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 Kamar Nor Aini Bt Kamarul Zaman
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 Daily Herald
 Brookfield experts make an appeal for the apes

19/10/2007 (Daily Herald) - Helping to save orangutans from extinction could be as simple as buying the right salad dressing.

Experts from around the world came to Brookfield Zoo to call attention to the plight of orangutans in the wild, which are dying by the thousands due to habitat loss.

But there are ways to protect the species, including choosing retail products that don't destroy the rainforest, scientists said during a Thursday conference.

"As humans, we should be stewards of the planet. By protecting orangutans, we protect other species," said anthropologist Cheryl Knott, who leads an orangutan research project at Harvard University.

"Orangutans tell us a lot about ourselves. They share 95 percent of human DNA," Knott added.

Orangutans, known for their reddish hair and expressive faces, spend most of their time in trees, where they feed on fruit as well as bark, insects and leaves. Next to gorillas they are the largest of the great apes with males weighing up to 200 pounds in the wild; females are usually half that size. Young orangutans rely on their mothers for survival for up to seven years.

The species once lived across Southeast Asia but now exist in the wild only in the islands of Borneo and Sumatra. The estimated population is 61,700. In Borneo alone, for example, there were 225,000 a century ago.

Experts pointed to rainforest clear-cutting as the main culprit. Vast tracts of oil palm trees have been wiped out for palm oil, which is being increasingly used in foods because it is low in trans fat.

Researchers at the Orangutan Husbandry Conference Workshop urged consumers to read labels on groceries and use products without palm oil or that are produced at farms that practice sustainable agriculture. Such brands include Hellman's, Hunt's, Keebler, Newman's Own Organics, Reddi-Wip, Wesson and Wish Bone. Officials also warned against buying furniture or items made from teak or mahogany.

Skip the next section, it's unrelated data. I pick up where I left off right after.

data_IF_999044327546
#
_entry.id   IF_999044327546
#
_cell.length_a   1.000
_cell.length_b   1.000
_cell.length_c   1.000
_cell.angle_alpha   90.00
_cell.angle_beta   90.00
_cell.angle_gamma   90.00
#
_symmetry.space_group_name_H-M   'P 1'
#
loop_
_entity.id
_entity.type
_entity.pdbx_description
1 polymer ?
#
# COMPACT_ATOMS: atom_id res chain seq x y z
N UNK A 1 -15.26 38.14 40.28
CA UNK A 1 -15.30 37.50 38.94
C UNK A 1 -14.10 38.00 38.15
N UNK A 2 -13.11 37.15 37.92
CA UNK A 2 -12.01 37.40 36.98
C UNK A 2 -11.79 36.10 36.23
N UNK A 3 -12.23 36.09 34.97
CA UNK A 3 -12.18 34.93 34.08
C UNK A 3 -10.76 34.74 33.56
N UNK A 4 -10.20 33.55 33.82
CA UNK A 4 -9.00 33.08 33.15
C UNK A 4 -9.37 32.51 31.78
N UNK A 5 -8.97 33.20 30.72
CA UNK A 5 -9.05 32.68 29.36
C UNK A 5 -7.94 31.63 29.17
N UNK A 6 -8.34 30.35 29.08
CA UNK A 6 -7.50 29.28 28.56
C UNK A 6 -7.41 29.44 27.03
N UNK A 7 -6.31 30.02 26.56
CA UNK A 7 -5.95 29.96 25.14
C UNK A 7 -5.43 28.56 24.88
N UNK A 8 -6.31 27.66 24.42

Researchers also noted that cutting down the rainforest contributes to global warming, as fewer trees are left to absorb harmful greenhouse gases and release oxygen. They pointed to the thousands of plant species in the rainforest that are being studied as cures.

"When you take down the rainforest, you take down a source of potential medicine," said Carol Sodaro, Brookfield lead keeper and orangutan specialist.

Experts described orangutans wandering around the decimated forests, bewildered with no place to sleep and no food to eat.

"Usually the males can go without a problem, but the females who stay with their babies usually are the victims," said Sri Suci Utami Atmoko, a scientist at Universitas Nasional in Jakarta, Indonesia.

"When they kill the forest, they're not only after wood but they kill the moms and take the babies," she said.

That's evidenced in some greeting cards, films or television shows that depict orangutans irresponsibly, said Ian Singleton, director of the Sumatran Orangutan Conservation Project..

"There are 1,000 orangutans as pets in Taiwan as a direct result of a TV soap opera," he said.

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